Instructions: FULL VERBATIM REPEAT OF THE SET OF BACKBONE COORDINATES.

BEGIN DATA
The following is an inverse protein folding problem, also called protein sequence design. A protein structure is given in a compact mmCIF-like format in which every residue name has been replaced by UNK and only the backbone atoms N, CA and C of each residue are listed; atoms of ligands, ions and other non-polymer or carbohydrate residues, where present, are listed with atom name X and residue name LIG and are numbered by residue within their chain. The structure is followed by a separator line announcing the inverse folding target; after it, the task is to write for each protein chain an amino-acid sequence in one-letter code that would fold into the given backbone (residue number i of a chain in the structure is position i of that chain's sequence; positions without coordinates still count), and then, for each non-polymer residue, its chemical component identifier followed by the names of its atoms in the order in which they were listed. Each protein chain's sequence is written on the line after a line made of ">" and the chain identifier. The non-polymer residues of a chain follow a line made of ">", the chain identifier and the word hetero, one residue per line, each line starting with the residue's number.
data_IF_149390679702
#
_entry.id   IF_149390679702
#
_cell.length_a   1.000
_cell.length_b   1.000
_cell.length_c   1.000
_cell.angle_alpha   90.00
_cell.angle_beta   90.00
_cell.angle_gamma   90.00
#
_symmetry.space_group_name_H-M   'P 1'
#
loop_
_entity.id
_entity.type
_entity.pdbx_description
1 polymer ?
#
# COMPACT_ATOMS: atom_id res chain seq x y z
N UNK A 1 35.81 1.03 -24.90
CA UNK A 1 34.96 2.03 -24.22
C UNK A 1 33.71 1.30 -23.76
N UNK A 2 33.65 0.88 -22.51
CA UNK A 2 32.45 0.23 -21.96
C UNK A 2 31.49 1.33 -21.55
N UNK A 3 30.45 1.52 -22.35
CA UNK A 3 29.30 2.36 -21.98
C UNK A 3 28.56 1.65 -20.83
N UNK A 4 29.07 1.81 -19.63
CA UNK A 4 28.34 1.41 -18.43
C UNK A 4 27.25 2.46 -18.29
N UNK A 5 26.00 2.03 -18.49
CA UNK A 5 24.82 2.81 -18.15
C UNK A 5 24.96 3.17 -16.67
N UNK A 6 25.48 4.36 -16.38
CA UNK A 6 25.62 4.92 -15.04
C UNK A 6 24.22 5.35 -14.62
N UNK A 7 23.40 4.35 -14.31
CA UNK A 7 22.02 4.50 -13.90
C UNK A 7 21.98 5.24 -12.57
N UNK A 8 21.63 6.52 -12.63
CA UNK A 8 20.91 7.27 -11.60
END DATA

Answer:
The following is an inverse protein folding problem, also called protein sequence design. A protein structure is given in a compact mmCIF-like format in which every residue name has been replaced by UNK and only the backbone atoms N, CA and C of each residue are listed; atoms of ligands, ions and other non-polymer or carbohydrate residues, where present, are listed with atom name X and residue name LIG and are numbered by residue within their chain. The structure is followed by a separator line announcing the inverse folding target; after it, the task is to write for each protein chain an amino-acid sequence in one-letter code that would fold into the given backbone (residue number i of a chain in the structure is position i of that chain's sequence; positions without coordinates still count), and then, for each non-polymer residue, its chemical component identifier followed by the names of its atoms in the order in which they were listed. Each protein chain's sequence is written on the line after a line made of ">" and the chain identifier. The non-polymer residues of a chain follow a line made of ">", the chain identifier and the word hetero, one residue per line, each line starting with the residue's number.
data_IF_149390679702
#
_entry.id   IF_149390679702
#
_cell.length_a   1.000
_cell.length_b   1.000
_cell.length_c   1.000
_cell.angle_alpha   90.00
_cell.angle_beta   90.00
_cell.angle_gamma   90.00
#
_symmetry.space_group_name_H-M   'P 1'
#
loop_
_entity.id
_entity.type
_entity.pdbx_description
1 polymer ?
#
# COMPACT_ATOMS: atom_id res chain seq x y z
N UNK A 1 35.81 1.03 -24.90
CA UNK A 1 34.96 2.03 -24.22
C UNK A 1 33.71 1.30 -23.76
N UNK A 2 33.65 0.88 -22.51
CA UNK A 2 32.45 0.23 -21.96
C UNK A 2 31.49 1.33 -21.55
N UNK A 3 30.45 1.52 -22.35
CA UNK A 3 29.30 2.36 -21.98
C UNK A 3 28.56 1.65 -20.83
N UNK A 4 29.07 1.81 -19.63
CA UNK A 4 28.34 1.41 -18.43
C UNK A 4 27.25 2.46 -18.29
N UNK A 5 26.00 2.03 -18.49
CA UNK A 5 24.82 2.81 -18.15
C UNK A 5 24.96 3.17 -16.67
N UNK A 6 25.48 4.36 -16.38
CA UNK A 6 25.62 4.92 -15.04
C UNK A 6 24.22 5.35 -14.62
N UNK A 7 23.40 4.35 -14.31
CA UNK A 7 22.02 4.50 -13.90
C UNK A 7 21.98 5.24 -12.57
N UNK A 8 21.63 6.52 -12.63
CA UNK A 8 20.91 7.27 -11.60